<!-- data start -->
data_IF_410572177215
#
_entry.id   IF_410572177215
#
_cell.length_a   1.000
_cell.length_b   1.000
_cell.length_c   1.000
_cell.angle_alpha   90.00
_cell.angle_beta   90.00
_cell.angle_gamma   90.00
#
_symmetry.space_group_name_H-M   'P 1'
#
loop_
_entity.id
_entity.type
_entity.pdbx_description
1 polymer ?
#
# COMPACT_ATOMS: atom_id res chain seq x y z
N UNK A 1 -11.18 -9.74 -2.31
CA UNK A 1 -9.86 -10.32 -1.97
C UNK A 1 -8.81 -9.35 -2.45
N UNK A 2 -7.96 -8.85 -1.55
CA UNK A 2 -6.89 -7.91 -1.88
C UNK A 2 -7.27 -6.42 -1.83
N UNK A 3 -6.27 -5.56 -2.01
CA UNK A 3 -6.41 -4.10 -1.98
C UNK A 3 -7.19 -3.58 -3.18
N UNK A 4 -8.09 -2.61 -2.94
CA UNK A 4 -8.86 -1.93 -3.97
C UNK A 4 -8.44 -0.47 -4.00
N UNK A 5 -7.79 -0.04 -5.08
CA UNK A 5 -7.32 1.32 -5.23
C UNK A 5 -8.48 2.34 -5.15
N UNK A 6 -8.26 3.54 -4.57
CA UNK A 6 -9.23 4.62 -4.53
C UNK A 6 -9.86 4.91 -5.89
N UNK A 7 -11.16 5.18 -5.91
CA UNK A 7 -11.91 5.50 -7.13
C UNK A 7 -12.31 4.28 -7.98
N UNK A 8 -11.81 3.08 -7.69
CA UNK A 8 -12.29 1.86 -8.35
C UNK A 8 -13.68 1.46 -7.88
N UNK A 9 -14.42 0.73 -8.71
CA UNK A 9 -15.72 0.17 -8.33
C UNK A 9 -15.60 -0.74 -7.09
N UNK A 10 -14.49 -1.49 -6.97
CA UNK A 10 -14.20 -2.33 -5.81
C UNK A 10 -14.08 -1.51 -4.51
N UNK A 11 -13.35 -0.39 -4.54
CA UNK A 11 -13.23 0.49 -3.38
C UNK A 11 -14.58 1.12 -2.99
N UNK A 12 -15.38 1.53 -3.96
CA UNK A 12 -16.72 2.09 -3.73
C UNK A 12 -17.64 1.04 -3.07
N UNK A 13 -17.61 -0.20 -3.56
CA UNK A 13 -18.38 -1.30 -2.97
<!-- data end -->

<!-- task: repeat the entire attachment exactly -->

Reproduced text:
data_IF_410572177215
#
_entry.id   IF_410572177215
#
_cell.length_a   1.000
_cell.length_b   1.000
_cell.length_c   1.000
_cell.angle_alpha   90.00
_cell.angle_beta   90.00
_cell.angle_gamma   90.00
#
_symmetry.space_group_name_H-M   'P 1'
#
loop_
_entity.id
_entity.type
_entity.pdbx_description
1 polymer ?
#
# COMPACT_ATOMS: atom_id res chain seq x y z
N UNK A 1 -11.18 -9.74 -2.31
CA UNK A 1 -9.86 -10.32 -1.97
C UNK A 1 -8.81 -9.35 -2.45
N UNK A 2 -7.96 -8.85 -1.55
CA UNK A 2 -6.89 -7.91 -1.88
C UNK A 2 -7.27 -6.42 -1.83
N UNK A 3 -6.27 -5.56 -2.01
CA UNK A 3 -6.41 -4.10 -1.98
C UNK A 3 -7.19 -3.58 -3.18
N UNK A 4 -8.09 -2.61 -2.94
CA UNK A 4 -8.86 -1.93 -3.97
C UNK A 4 -8.44 -0.47 -4.00
N UNK A 5 -7.79 -0.04 -5.08
CA UNK A 5 -7.32 1.32 -5.23
C UNK A 5 -8.48 2.34 -5.15
N UNK A 6 -8.26 3.54 -4.57
CA UNK A 6 -9.23 4.62 -4.53
C UNK A 6 -9.86 4.91 -5.89
N UNK A 7 -11.16 5.18 -5.91
CA UNK A 7 -11.91 5.50 -7.13
C UNK A 7 -12.31 4.28 -7.98
N UNK A 8 -11.81 3.08 -7.69
CA UNK A 8 -12.29 1.86 -8.35
C UNK A 8 -13.68 1.46 -7.88
N UNK A 9 -14.42 0.73 -8.71
CA UNK A 9 -15.72 0.17 -8.33
C UNK A 9 -15.60 -0.74 -7.09
N UNK A 10 -14.49 -1.49 -6.97
CA UNK A 10 -14.20 -2.33 -5.81
C UNK A 10 -14.08 -1.51 -4.51
N UNK A 11 -13.35 -0.39 -4.54
CA UNK A 11 -13.23 0.49 -3.38
C UNK A 11 -14.58 1.12 -2.99
N UNK A 12 -15.38 1.53 -3.96
CA UNK A 12 -16.72 2.09 -3.73
C UNK A 12 -17.64 1.04 -3.07
N UNK A 13 -17.61 -0.20 -3.56
CA UNK A 13 -18.38 -1.30 -2.97